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Ive decided to write this, seeing as ive done some brake work with my car that made a significant difference. I figure through my experience, I can help some people out since our cars arnt the lightest, and with mods, can become land missles.

Most of what im going to discuss is off-the-shelf items, and in many cases, factory replacements.

First, we'll discuss calipers. The factory calipers on the 5.0 Mustangs use a 60mm piston. This works well for a stock car being driven as its meant to be, but when you crank up the power, put some steam roller tires on, and abuse the brakes, youll feel their shortcomings. A solution to this...go to your local autoparts store. Order some calipers for a Lincoln Mark VII LSC. This is where the trick is. When you get calipers, there are two options. There is a phenolic piston, which is in a way like particle board, or a steel piston. The problem with the phenolic piston is they tend to distort with heat, and lock up. Order the steel piston calipers. You can use your Mustang calipers as a core when you swap them, they dont know the differnece.



They look dead stock, since they are externally the same as a Mustang caliper. I have 4 wheel disk, which is the reason for the 4 calipers.

Next item is rotors. This here is all in what you want to spend. I put a set of crossdrilled/slotted rotors on my car. In normal driving, you feel no difference, but when you abuse the brakes, you still feel no difference...because there is virtually NO fade what-so-ever. If you can afford drilled/slotted, definatly splurge on these, especially if you have some cobra wheels or any other open spoke wheel. I purchased some from ebay, and essentially, they are OEM replacement rotors, that have been put on a CNC machine and drilled, slotted, and chamfered. You can get them in zink plating, where the rotors will not rust, other than the friction area. Its well worth it if you're planning on showing your car. I personally used Mark VII rotors for a 5-lug conversion.



Up next is brake pads and shoes. Up front, buy the best pad for your application. Whats best for your application depends on a lot of things. Your car, your goals, your driving style, where you live, ect. I personally use Satisfied GR-5s. These pads are street/mild auto-x oriented, seeing as I drive like a lunatic. For brake shoes, dont skimp out here. Just because your rear brakes dont do nearly as much braking as the front, they are integral to your braking system. A good set of shoe's with fresh drums will help with nose dive. Id personally recommend some Satisfied Pro Performance shoes. While in the rear brakes, dont forget the installation kit, and get some new wheel cylinders, wether they are leaking or not. Many of our cars are close to 20 years old, dont trust 20 year old wear items.



You can see my choises in the backround. I spend almost 100 dollars in pads, but it was well worth it.

Now, heres something that most people overlook. Stainless steel brake lines. I personally had to make my own using Earls lines and fittings, but the Mustangs have many kits readily available. I HIGHLY recommend them. The brake pedal feel is increased emmensly. My Turbo Coupe uses a hydrolic booster for the brakes, and even still, the brake pedal feel drastically changed, and the braking is much more firm, due to the lack of rubber to expand.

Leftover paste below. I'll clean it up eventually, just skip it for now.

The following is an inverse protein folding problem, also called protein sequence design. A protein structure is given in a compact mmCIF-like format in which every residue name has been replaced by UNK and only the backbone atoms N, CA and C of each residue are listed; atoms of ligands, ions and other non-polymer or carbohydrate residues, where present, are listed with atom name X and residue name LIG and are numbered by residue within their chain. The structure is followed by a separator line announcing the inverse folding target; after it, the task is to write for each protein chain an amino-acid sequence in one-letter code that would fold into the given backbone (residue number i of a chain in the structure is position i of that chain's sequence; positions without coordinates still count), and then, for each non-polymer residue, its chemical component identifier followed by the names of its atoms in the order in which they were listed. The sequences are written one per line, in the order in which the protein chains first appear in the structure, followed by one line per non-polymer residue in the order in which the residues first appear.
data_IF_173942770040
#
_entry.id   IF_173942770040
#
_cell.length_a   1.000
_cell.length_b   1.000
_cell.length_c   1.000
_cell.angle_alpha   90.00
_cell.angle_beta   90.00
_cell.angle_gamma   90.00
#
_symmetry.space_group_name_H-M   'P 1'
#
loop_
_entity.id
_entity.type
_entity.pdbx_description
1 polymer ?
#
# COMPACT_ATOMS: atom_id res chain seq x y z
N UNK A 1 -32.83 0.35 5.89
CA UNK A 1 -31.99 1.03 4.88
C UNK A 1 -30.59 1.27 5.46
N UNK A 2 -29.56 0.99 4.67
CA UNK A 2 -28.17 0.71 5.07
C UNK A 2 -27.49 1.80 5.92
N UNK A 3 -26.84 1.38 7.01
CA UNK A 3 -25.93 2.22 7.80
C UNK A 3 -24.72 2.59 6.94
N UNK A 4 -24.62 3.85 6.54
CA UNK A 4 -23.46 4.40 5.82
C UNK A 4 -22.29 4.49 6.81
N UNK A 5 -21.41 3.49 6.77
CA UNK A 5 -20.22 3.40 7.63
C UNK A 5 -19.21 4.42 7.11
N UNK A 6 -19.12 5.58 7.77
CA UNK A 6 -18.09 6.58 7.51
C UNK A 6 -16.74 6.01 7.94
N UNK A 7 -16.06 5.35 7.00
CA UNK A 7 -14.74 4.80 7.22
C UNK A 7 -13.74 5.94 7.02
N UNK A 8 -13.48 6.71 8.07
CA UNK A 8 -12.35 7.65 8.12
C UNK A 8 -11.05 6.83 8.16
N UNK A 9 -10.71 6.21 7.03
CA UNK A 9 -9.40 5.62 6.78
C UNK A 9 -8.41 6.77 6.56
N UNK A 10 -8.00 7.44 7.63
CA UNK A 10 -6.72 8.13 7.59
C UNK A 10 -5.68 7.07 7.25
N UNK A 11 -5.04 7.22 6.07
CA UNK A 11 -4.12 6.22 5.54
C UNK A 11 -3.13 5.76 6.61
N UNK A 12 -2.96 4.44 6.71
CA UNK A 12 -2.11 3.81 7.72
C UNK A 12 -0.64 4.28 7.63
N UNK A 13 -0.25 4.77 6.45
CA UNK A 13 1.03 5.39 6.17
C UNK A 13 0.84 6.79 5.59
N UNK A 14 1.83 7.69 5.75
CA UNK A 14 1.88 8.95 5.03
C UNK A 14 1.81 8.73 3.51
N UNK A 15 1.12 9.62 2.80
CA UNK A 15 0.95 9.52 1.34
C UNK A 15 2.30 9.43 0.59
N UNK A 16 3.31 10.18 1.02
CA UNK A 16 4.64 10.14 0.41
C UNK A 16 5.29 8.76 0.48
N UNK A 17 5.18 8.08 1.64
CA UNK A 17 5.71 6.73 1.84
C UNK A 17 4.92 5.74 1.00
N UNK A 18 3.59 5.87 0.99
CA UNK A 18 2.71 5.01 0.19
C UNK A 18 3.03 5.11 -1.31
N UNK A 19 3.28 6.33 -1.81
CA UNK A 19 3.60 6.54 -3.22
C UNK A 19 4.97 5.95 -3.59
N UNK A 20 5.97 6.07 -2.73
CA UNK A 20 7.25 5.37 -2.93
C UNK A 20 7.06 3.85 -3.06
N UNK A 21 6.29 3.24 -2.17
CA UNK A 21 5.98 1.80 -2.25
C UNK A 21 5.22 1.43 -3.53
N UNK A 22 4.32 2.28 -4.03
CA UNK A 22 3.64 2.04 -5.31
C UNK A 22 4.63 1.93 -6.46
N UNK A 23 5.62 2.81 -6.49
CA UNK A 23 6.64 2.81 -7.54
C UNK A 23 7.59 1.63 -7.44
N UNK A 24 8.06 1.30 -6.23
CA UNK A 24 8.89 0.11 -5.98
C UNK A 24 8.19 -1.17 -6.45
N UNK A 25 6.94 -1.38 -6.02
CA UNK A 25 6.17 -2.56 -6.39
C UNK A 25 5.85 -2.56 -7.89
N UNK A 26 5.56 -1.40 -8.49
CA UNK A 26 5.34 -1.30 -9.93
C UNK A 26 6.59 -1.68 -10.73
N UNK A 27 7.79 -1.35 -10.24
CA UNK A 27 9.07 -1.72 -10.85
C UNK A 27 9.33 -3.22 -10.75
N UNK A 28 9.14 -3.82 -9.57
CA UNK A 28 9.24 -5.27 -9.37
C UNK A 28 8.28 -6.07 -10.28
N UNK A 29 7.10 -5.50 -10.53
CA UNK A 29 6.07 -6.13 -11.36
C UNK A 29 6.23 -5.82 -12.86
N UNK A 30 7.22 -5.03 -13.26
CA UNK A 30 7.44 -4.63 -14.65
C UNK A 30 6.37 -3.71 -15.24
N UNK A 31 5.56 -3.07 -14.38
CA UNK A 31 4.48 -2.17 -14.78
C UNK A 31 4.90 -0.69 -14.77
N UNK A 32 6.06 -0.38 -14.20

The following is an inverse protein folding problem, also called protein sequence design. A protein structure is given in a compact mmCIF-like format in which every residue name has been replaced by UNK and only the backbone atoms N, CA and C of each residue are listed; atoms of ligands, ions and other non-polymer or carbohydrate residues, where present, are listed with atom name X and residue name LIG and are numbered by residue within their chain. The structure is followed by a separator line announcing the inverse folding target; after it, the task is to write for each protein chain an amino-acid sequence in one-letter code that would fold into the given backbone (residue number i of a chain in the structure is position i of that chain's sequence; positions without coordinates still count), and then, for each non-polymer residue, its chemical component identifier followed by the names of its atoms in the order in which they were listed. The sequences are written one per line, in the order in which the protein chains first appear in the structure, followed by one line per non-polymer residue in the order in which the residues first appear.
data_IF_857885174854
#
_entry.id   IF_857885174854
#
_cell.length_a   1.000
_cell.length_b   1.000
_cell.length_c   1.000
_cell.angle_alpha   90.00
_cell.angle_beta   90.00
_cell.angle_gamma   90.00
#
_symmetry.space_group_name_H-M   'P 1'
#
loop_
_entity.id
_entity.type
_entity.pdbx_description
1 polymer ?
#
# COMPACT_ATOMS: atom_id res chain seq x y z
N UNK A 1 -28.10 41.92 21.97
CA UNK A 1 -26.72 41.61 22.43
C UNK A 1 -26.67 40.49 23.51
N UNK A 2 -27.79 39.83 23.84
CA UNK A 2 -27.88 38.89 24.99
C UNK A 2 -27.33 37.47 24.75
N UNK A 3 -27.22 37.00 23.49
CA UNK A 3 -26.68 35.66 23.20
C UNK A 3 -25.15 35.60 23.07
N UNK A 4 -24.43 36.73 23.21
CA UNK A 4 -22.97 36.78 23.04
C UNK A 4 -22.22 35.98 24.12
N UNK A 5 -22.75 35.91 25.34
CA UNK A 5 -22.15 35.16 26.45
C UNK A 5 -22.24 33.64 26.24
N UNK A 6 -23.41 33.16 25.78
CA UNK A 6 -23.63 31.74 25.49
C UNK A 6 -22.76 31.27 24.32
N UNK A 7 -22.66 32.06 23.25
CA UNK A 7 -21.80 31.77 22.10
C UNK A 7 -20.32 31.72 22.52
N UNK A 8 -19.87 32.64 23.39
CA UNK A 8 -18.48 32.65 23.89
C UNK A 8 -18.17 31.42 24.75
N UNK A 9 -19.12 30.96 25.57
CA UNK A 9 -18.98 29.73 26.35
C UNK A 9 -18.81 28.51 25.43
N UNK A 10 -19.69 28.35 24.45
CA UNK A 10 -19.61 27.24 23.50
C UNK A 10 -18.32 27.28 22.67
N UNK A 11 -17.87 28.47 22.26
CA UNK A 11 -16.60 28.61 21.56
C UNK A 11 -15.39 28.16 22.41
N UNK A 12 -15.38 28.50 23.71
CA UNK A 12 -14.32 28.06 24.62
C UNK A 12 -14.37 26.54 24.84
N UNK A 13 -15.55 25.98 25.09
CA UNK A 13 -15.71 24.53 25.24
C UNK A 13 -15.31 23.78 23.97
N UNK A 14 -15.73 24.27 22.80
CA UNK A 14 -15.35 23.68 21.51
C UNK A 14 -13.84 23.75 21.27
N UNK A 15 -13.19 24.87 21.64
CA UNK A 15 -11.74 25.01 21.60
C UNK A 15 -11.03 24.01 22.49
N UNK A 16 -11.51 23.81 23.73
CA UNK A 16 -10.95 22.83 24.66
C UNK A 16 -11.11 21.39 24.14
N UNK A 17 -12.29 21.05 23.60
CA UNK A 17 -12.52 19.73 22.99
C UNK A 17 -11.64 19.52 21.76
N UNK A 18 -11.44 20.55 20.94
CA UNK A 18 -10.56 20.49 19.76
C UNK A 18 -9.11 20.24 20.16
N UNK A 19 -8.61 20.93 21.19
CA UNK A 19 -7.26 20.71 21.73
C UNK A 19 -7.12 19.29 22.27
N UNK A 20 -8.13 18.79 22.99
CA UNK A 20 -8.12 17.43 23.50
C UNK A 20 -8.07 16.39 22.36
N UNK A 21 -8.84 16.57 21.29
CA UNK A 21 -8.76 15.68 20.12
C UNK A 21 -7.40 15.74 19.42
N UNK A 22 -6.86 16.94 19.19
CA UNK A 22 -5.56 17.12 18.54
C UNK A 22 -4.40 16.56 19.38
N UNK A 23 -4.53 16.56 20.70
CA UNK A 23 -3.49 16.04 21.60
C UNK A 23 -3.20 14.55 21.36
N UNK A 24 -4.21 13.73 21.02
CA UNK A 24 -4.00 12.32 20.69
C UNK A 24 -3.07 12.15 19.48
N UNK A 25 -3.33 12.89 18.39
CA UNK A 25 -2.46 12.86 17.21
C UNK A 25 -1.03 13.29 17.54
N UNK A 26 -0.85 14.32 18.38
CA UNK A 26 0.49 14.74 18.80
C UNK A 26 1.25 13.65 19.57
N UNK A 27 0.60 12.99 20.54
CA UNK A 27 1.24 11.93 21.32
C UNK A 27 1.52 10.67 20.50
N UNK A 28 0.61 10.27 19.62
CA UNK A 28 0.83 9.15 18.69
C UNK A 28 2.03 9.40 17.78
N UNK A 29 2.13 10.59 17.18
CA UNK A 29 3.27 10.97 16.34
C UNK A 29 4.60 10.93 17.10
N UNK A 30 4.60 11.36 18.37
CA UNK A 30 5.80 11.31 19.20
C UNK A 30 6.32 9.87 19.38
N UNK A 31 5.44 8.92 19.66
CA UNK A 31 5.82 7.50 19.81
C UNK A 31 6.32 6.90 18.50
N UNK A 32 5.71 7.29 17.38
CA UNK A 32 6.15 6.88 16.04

Another recommendation is the Maximum Motorsports stainless steel caliper bushings. If youre familiar with the stock calipers, you would know that the caliper rides on rubber bushings. The bushings tend to wear, stretch, crack, and sometimes eject themselves. This causes the caliper to not ride perfectly perpendicular to the rotor, which reduces contact area between the pads and rotors. It can also cause you to eject a brake pad. Dont ask me how I know.



They look monsterous in the picture, but theyre actually not that large, but they make a significant difference in the braking.

While youre at it, completely flush the braking system. I can garentee that 95% of you havnt actually flushed the brakes the entire time youve owned the car. Brake fluid actually absorbs water, and regardless of how well sealed your brake system is, water does get in, little by little. Flush it with a good quality fluid, and you wont have to mess with it for a few years.

Other things to consider, this is the perfect time to do a 5-lug conversion. Rather than buying mustang drums and rotors, you could buy ranger drums, Mark VII rotors, and grab some ranger axles from the yard, and have yourself a 5-lug swap. Also while youre at it, you can take the calipers, paint them up real pretty, paint the wheel wells back to black, because we all know they stain brown over the years, and really clean up the look of your car.

If you follow this guide, youll have a fresh braking system that may end up having you pick your teeth out of your steering wheel. And it may look something like this:

 

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This is most definitely not for the 94-04. Notice the part about 5 lug swap? :)

This is geared more towards the foxes than anything, although some parts of it hold true for any year stang. The part about going out and buying Lincoln Mark VII LSC calipers definitely doesn't though.
More so for the 94-04 though. Since all this is stock on there.
But it can be applied to previous years.
 

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How so?

There is nothing specific to 94-04. There are several things specific to earlier years.

In all reality, it's not for Mustangs at all. Its about the Chevy Caprice, 'cause they have brakes too.
The components there are stock equipment on 94-04
 

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Like this article its geared right where I want it!Thanks for the info on that it will help me in my 5 lug conversion.
 
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